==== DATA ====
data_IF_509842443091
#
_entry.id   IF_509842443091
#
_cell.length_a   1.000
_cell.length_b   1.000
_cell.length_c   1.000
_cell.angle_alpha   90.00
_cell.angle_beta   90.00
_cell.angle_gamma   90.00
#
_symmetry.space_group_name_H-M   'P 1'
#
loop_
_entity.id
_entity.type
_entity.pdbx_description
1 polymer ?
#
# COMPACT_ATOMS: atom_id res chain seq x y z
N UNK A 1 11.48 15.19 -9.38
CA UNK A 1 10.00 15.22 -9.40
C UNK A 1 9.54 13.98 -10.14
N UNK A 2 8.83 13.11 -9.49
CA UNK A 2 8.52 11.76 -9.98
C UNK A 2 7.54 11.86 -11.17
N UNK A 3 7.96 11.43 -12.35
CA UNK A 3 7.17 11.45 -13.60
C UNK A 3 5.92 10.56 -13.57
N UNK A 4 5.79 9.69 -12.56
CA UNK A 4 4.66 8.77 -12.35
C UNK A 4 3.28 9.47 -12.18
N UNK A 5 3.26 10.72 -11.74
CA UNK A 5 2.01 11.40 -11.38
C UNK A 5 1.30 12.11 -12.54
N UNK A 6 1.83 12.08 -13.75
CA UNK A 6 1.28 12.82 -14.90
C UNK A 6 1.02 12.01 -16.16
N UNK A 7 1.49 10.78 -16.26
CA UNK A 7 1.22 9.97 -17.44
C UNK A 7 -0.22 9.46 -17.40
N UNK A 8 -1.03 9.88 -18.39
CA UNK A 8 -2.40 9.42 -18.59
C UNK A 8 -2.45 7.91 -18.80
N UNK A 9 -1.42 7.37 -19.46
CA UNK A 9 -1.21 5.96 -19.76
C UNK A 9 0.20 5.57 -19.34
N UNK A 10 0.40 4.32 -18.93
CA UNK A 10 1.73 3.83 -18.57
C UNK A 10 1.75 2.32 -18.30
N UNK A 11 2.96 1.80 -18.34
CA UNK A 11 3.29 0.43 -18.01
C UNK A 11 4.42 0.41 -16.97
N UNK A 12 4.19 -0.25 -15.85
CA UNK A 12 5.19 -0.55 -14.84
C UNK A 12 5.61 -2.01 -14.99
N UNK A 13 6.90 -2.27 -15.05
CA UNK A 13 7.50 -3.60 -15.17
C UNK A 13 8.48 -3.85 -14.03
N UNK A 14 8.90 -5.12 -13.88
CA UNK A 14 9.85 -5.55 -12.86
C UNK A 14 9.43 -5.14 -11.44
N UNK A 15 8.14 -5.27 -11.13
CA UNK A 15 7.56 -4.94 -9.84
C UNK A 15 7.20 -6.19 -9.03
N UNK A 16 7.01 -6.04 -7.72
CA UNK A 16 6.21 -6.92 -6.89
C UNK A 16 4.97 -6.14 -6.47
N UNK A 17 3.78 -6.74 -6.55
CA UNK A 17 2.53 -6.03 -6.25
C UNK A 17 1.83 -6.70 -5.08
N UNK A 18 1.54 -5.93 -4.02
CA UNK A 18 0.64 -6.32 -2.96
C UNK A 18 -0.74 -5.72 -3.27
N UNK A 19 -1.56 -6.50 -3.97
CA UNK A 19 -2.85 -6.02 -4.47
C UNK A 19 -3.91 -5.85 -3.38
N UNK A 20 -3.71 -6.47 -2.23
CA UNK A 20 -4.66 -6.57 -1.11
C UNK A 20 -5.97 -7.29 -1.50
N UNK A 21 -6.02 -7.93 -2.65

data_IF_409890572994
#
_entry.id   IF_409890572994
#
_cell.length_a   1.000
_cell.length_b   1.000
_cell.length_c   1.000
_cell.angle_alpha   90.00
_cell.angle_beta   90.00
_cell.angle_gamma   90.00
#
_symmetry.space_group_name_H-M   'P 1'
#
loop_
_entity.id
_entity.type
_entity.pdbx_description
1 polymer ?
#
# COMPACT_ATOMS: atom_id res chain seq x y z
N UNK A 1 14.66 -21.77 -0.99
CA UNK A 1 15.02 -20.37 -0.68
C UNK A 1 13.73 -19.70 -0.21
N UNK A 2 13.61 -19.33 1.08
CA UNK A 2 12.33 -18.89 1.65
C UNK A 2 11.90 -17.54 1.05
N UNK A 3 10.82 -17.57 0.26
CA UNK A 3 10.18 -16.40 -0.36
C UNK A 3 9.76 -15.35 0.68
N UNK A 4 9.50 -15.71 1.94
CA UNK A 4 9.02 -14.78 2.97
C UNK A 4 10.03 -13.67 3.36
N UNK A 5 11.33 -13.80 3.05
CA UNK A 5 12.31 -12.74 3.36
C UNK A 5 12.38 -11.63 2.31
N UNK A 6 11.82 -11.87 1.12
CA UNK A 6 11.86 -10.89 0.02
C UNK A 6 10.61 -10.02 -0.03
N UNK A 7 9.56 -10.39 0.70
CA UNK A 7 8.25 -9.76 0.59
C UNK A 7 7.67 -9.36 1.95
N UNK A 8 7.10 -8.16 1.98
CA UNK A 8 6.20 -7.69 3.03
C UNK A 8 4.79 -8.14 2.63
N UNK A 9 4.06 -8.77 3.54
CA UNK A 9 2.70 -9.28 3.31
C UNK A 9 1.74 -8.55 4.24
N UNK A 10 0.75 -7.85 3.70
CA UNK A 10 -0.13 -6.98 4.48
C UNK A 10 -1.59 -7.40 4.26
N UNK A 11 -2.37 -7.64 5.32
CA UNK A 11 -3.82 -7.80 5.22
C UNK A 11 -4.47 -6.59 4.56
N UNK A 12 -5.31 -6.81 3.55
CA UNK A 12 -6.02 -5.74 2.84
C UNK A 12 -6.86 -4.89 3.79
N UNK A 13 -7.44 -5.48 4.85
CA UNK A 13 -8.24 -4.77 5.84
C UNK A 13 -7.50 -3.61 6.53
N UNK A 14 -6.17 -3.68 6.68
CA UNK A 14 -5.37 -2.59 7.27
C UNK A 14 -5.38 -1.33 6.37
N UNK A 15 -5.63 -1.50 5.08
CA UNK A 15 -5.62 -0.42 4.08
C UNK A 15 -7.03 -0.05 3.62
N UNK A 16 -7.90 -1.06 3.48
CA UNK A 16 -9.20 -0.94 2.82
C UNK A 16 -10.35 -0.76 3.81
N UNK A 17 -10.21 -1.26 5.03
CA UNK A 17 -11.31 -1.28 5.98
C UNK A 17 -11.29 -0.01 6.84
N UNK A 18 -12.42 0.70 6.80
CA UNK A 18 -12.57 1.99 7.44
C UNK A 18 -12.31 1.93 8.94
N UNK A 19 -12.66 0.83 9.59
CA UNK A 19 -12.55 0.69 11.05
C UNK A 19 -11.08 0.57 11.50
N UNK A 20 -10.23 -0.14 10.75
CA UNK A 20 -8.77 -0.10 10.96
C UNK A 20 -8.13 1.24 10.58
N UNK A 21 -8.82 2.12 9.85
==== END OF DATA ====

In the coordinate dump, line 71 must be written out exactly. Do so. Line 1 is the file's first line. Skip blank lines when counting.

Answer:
C UNK A 17 1.83 -6.70 -5.08